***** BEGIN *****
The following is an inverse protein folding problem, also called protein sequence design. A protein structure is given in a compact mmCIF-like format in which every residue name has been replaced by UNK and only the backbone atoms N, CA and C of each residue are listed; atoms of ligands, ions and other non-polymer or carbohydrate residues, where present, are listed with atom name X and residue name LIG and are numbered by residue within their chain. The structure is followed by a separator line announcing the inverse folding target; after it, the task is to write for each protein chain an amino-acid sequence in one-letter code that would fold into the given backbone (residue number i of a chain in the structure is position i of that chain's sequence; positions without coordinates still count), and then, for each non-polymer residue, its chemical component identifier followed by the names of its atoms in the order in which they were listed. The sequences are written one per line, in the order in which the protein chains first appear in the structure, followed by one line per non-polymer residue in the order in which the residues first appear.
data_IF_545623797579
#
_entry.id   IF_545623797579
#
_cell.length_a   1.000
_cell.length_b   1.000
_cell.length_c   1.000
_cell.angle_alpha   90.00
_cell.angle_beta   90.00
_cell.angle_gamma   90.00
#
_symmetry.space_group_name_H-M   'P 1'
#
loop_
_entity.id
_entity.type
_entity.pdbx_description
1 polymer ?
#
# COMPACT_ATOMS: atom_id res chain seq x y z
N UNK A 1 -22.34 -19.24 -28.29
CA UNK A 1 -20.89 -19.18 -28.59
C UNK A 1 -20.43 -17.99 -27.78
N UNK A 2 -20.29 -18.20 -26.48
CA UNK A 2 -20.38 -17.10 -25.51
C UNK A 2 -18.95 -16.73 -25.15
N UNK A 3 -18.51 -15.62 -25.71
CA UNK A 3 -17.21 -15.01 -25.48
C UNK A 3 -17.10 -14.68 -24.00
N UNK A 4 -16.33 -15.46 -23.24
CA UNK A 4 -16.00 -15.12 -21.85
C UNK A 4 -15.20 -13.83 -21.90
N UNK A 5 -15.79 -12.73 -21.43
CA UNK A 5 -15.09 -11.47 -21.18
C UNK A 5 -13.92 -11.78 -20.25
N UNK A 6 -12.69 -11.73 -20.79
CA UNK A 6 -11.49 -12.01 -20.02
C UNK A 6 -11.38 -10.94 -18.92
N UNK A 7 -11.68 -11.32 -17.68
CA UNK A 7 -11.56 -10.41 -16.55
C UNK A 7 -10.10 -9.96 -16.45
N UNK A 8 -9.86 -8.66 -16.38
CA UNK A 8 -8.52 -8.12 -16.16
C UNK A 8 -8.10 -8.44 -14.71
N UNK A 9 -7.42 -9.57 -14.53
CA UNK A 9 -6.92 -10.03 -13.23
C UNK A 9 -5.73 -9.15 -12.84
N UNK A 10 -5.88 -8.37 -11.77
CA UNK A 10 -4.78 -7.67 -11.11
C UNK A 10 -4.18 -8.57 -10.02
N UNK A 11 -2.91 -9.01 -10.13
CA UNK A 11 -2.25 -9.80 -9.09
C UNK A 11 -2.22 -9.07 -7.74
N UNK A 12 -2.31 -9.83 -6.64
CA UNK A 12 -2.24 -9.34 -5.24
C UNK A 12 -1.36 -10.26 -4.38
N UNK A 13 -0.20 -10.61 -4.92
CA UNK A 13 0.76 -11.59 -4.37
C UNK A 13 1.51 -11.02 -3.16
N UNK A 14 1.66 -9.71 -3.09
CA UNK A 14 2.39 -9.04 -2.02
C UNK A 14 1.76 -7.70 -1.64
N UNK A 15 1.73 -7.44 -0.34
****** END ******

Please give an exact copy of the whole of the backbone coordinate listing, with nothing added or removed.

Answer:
The following is an inverse protein folding problem, also called protein sequence design. A protein structure is given in a compact mmCIF-like format in which every residue name has been replaced by UNK and only the backbone atoms N, CA and C of each residue are listed; atoms of ligands, ions and other non-polymer or carbohydrate residues, where present, are listed with atom name X and residue name LIG and are numbered by residue within their chain. The structure is followed by a separator line announcing the inverse folding target; after it, the task is to write for each protein chain an amino-acid sequence in one-letter code that would fold into the given backbone (residue number i of a chain in the structure is position i of that chain's sequence; positions without coordinates still count), and then, for each non-polymer residue, its chemical component identifier followed by the names of its atoms in the order in which they were listed. The sequences are written one per line, in the order in which the protein chains first appear in the structure, followed by one line per non-polymer residue in the order in which the residues first appear.
data_IF_545623797579
#
_entry.id   IF_545623797579
#
_cell.length_a   1.000
_cell.length_b   1.000
_cell.length_c   1.000
_cell.angle_alpha   90.00
_cell.angle_beta   90.00
_cell.angle_gamma   90.00
#
_symmetry.space_group_name_H-M   'P 1'
#
loop_
_entity.id
_entity.type
_entity.pdbx_description
1 polymer ?
#
# COMPACT_ATOMS: atom_id res chain seq x y z
N UNK A 1 -22.34 -19.24 -28.29
CA UNK A 1 -20.89 -19.18 -28.59
C UNK A 1 -20.43 -17.99 -27.78
N UNK A 2 -20.29 -18.20 -26.48
CA UNK A 2 -20.38 -17.10 -25.51
C UNK A 2 -18.95 -16.73 -25.15
N UNK A 3 -18.51 -15.62 -25.71
CA UNK A 3 -17.21 -15.01 -25.48
C UNK A 3 -17.10 -14.68 -24.00
N UNK A 4 -16.33 -15.46 -23.24
CA UNK A 4 -16.00 -15.12 -21.85
C UNK A 4 -15.20 -13.83 -21.90
N UNK A 5 -15.79 -12.73 -21.43
CA UNK A 5 -15.09 -11.47 -21.18
C UNK A 5 -13.92 -11.78 -20.25
N UNK A 6 -12.69 -11.73 -20.79
CA UNK A 6 -11.49 -12.01 -20.02
C UNK A 6 -11.38 -10.94 -18.92
N UNK A 7 -11.68 -11.32 -17.68
CA UNK A 7 -11.56 -10.41 -16.55
C UNK A 7 -10.10 -9.96 -16.45
N UNK A 8 -9.86 -8.66 -16.38
CA UNK A 8 -8.52 -8.12 -16.16
C UNK A 8 -8.10 -8.44 -14.71
N UNK A 9 -7.42 -9.57 -14.53
CA UNK A 9 -6.92 -10.03 -13.23
C UNK A 9 -5.73 -9.15 -12.84
N UNK A 10 -5.88 -8.37 -11.77
CA UNK A 10 -4.78 -7.67 -11.11
C UNK A 10 -4.18 -8.57 -10.02
N UNK A 11 -2.91 -9.01 -10.13
CA UNK A 11 -2.25 -9.80 -9.09
C UNK A 11 -2.22 -9.07 -7.74
N UNK A 12 -2.31 -9.83 -6.64
CA UNK A 12 -2.24 -9.34 -5.24
C UNK A 12 -1.36 -10.26 -4.38
N UNK A 13 -0.20 -10.61 -4.92
CA UNK A 13 0.76 -11.59 -4.37
C UNK A 13 1.51 -11.02 -3.16
N UNK A 14 1.66 -9.71 -3.09
CA UNK A 14 2.39 -9.04 -2.02
C UNK A 14 1.76 -7.70 -1.64
N UNK A 15 1.73 -7.44 -0.34